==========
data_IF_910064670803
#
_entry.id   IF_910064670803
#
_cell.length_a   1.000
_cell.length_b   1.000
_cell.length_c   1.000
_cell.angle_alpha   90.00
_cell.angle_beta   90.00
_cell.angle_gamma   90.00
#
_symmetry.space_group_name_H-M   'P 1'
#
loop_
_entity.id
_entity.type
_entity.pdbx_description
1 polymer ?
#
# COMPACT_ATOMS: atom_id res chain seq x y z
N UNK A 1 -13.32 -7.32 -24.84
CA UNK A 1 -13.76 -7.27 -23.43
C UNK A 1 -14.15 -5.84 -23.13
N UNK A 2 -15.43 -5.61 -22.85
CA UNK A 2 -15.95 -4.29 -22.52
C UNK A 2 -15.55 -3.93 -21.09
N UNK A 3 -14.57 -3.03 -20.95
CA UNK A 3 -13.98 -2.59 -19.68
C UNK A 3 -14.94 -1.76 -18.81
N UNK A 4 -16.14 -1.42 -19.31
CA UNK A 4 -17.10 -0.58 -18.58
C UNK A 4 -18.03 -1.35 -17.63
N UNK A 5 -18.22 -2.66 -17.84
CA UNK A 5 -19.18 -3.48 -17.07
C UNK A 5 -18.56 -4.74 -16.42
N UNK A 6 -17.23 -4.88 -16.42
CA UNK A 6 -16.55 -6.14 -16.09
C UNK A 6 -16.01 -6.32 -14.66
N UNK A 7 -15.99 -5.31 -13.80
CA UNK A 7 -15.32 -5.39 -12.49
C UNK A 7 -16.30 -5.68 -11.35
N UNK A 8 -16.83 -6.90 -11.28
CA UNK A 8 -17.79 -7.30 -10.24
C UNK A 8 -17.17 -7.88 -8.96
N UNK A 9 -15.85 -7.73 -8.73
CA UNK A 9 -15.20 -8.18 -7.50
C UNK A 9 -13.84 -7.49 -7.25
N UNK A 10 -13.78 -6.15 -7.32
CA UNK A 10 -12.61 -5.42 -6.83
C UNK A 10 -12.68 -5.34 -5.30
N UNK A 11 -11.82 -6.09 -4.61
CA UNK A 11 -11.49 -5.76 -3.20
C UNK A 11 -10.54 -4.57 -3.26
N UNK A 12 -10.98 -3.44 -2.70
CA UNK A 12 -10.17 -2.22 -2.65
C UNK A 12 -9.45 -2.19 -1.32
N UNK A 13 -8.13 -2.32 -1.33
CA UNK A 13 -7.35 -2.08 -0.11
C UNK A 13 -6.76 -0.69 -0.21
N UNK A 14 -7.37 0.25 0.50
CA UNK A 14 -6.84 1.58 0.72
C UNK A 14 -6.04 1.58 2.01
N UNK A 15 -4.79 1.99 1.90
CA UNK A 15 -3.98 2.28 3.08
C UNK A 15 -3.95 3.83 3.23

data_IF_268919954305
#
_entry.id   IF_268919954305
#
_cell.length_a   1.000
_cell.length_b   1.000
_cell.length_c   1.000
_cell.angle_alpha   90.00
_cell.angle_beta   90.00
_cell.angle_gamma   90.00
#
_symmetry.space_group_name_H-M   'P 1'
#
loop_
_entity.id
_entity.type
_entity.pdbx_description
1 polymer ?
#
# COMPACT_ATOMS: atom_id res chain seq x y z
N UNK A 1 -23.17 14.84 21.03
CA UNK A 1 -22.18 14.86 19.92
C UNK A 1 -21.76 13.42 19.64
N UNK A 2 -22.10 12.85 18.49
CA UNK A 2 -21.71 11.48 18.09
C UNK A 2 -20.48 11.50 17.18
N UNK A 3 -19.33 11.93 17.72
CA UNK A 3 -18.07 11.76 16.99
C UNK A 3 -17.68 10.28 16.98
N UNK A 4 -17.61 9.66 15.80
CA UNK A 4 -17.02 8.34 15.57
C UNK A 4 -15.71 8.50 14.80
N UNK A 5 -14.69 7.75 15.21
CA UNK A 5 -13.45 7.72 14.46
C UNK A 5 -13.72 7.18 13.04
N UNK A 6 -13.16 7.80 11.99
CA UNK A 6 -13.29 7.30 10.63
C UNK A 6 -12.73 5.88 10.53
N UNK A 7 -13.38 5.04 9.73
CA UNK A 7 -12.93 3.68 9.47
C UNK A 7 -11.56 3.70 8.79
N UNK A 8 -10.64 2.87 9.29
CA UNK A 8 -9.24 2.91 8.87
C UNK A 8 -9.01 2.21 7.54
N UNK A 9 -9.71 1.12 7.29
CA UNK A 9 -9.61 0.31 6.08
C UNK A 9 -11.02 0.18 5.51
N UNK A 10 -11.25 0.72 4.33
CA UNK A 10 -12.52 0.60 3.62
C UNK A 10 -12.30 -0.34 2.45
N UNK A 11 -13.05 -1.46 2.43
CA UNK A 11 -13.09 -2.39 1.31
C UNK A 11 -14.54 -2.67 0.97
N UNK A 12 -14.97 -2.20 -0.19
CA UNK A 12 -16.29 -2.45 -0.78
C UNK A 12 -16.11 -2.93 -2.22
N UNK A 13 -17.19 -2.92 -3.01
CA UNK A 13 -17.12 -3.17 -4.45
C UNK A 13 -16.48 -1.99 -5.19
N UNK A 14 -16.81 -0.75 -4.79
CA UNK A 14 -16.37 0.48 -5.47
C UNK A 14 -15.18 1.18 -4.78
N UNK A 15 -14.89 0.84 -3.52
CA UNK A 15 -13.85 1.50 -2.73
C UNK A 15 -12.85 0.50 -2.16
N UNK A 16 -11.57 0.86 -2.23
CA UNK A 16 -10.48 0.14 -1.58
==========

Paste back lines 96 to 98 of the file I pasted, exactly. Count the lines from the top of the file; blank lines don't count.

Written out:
CA UNK A 4 -17.02 8.34 15.57
C UNK A 4 -15.71 8.50 14.80
N UNK A 5 -14.69 7.75 15.21